Danalithenis listened to Gremius as he described the vision and then told the man of the Surefall Glade. He said to Gremius that he thinks the old man was Karana, but had no idea what the darkness represented. After staring long and hard at Gremius, Danalithenis stated that he believed the story and would accompany him until the human found the truth he was seeking.

Danalithenis and Gremius traveled for what seemed like months, maybe even years, across the endless oceans. They would stop at every island they found, both to replenish their water stores and to look for game. During this time, they became very good friends.

As they landed at each island, Gremius was amazed at how much the world of Norrath could change so often from island to island. Danalithenis would sometimes pose theories as to where he believed they were, using odd names such as the Feerrott, or Lavastorm, or even Everfrost. Where Gremius was constantly in awe of the sights, Danalithenis saw a world destroyed.

Finally Danalithenis couldn’t take it anymore and asked Gremius what had happened to Faydwer, to the Greater Faydark… to Felwithe. Gremius looked at Danalithenis for a moment, and said in a sympathetic tone, “All of it was destroyed in the Rending, friend. As sure as the moon is in the sky, there is no more Faydwer”. This was all Danalithenis needed to hear. He stepped inside his cabin and began to cry.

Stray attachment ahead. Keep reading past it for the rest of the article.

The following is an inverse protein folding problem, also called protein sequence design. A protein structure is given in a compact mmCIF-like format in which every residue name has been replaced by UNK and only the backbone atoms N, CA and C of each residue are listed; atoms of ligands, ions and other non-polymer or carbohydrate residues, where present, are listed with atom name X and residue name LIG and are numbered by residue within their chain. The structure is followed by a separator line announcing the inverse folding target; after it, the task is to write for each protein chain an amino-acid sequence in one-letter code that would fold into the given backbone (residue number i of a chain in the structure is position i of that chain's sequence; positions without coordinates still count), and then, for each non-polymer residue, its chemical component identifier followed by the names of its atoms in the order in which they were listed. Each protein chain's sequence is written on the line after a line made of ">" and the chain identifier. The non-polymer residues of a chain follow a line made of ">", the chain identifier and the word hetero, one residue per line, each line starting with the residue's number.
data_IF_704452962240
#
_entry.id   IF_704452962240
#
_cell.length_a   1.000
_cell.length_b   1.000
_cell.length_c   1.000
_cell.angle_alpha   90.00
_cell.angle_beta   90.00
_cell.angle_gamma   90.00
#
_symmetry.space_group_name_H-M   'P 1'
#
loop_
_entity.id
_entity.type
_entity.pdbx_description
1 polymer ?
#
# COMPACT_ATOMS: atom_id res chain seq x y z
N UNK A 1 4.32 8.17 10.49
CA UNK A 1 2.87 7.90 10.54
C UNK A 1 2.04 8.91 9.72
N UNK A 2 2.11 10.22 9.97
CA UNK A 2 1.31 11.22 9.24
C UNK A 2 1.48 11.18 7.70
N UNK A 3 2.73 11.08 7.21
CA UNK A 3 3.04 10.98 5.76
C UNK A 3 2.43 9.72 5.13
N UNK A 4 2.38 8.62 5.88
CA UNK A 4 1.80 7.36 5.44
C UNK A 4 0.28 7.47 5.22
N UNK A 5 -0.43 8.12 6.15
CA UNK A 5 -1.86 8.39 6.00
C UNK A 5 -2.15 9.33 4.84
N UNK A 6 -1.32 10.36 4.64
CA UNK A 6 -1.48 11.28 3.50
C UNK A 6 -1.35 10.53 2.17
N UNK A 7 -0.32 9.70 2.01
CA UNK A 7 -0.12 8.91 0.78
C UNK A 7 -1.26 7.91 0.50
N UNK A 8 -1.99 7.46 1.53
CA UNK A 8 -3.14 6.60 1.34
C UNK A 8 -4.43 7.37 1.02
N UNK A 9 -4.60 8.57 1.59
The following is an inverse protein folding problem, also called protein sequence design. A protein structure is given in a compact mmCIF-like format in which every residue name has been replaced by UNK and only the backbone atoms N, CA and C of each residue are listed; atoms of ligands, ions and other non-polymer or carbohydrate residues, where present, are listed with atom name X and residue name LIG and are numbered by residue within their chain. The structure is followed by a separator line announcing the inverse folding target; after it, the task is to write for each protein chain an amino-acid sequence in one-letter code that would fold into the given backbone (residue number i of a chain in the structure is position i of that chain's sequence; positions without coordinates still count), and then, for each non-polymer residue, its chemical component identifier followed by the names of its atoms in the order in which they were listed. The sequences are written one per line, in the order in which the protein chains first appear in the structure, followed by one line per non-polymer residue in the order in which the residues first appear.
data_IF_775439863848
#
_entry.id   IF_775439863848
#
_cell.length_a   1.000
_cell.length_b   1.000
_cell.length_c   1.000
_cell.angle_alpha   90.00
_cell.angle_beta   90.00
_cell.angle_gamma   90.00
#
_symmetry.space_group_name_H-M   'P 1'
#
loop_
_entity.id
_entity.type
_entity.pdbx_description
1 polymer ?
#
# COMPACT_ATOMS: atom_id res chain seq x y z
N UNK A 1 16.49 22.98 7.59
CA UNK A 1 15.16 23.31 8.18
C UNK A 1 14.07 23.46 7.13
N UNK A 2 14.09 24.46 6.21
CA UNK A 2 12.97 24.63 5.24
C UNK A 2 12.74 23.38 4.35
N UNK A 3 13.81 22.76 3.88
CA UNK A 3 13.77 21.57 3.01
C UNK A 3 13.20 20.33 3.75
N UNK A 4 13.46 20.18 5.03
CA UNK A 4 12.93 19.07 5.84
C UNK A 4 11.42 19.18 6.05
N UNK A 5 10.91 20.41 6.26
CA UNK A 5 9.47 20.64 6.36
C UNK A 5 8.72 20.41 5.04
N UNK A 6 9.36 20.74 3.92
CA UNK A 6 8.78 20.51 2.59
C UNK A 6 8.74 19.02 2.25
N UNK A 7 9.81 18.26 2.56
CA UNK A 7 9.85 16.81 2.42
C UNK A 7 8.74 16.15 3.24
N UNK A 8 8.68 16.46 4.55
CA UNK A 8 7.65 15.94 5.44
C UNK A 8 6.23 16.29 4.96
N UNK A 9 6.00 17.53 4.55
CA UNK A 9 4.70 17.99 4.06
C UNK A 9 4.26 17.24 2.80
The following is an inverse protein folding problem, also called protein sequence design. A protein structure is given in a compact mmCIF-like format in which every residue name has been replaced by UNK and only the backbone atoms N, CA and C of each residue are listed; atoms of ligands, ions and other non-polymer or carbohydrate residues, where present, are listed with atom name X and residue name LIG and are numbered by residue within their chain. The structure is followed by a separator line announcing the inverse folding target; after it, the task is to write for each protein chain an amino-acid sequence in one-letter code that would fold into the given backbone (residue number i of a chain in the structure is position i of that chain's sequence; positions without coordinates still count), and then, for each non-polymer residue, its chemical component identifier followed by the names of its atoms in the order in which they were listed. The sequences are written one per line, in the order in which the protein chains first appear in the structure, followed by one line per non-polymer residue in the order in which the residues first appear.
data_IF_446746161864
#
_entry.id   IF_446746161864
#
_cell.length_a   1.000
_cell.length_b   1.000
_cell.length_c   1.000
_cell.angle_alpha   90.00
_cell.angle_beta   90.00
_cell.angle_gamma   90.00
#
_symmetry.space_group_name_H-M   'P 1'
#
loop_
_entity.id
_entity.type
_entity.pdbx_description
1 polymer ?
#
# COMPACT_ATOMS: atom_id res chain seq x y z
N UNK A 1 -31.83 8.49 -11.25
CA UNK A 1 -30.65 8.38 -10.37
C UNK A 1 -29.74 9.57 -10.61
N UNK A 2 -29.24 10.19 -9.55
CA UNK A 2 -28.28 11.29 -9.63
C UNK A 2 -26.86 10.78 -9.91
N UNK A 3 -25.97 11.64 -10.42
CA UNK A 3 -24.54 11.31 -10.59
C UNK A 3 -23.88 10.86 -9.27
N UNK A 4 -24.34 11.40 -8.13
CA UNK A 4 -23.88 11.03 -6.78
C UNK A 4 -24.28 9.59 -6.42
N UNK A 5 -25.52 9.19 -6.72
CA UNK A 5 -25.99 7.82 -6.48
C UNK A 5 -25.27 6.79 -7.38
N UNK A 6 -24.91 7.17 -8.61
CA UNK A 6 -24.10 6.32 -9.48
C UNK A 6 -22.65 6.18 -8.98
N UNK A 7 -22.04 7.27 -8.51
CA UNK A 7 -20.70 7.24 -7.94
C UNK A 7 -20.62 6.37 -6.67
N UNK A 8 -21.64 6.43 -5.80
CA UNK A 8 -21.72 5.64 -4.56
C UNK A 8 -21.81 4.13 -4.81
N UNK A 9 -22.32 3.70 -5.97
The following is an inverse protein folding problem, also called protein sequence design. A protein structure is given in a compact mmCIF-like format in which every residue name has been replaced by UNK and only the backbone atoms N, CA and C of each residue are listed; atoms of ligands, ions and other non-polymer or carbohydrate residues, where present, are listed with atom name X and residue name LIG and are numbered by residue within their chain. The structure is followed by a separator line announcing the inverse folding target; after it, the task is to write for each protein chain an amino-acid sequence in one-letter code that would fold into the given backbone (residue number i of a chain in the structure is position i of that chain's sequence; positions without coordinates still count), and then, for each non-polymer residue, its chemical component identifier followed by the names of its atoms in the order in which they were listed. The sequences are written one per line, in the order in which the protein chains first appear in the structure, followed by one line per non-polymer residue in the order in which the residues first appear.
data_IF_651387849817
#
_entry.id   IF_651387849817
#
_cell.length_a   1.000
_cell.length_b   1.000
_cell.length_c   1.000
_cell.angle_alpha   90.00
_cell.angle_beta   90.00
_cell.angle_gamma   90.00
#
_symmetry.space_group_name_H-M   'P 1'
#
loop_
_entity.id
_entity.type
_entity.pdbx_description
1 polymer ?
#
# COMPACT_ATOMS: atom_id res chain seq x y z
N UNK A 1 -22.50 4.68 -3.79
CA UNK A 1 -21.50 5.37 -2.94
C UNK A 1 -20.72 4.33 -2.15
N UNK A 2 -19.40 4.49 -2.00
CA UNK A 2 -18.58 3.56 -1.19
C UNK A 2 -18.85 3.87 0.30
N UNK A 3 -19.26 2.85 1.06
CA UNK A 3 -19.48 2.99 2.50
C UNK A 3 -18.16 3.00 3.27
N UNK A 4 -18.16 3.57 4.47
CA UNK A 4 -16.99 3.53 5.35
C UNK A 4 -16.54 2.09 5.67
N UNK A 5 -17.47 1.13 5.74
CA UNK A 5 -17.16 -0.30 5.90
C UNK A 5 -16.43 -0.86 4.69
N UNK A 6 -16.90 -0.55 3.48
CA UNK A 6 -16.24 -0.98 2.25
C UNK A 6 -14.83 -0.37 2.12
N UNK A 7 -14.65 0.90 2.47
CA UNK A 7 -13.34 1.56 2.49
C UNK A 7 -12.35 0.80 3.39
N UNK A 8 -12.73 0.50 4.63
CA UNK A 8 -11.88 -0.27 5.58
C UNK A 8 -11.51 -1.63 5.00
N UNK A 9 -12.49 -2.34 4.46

Several days after their last conversation, Danalithenis spotted an island off in the distance covered in trees. They were both as excited as each other, but yet they were both hoping to find something different. As they made landfall, they gathered their gear and started to explore, both believing this to be their destination. When they were deep enough into the trees, they found a surprise that neither one were expecting.

As they approached a calm pool of water, they spotted a person on the other side of the pool, sitting motionless. Aside from each other, they had seen no real people in countless months. As they stepped closer, they were able to make out that it wasn’t just a person, but rather a child. Finally, as they got within several feet of the person, Danalithenis uttered the word, “Halfling”.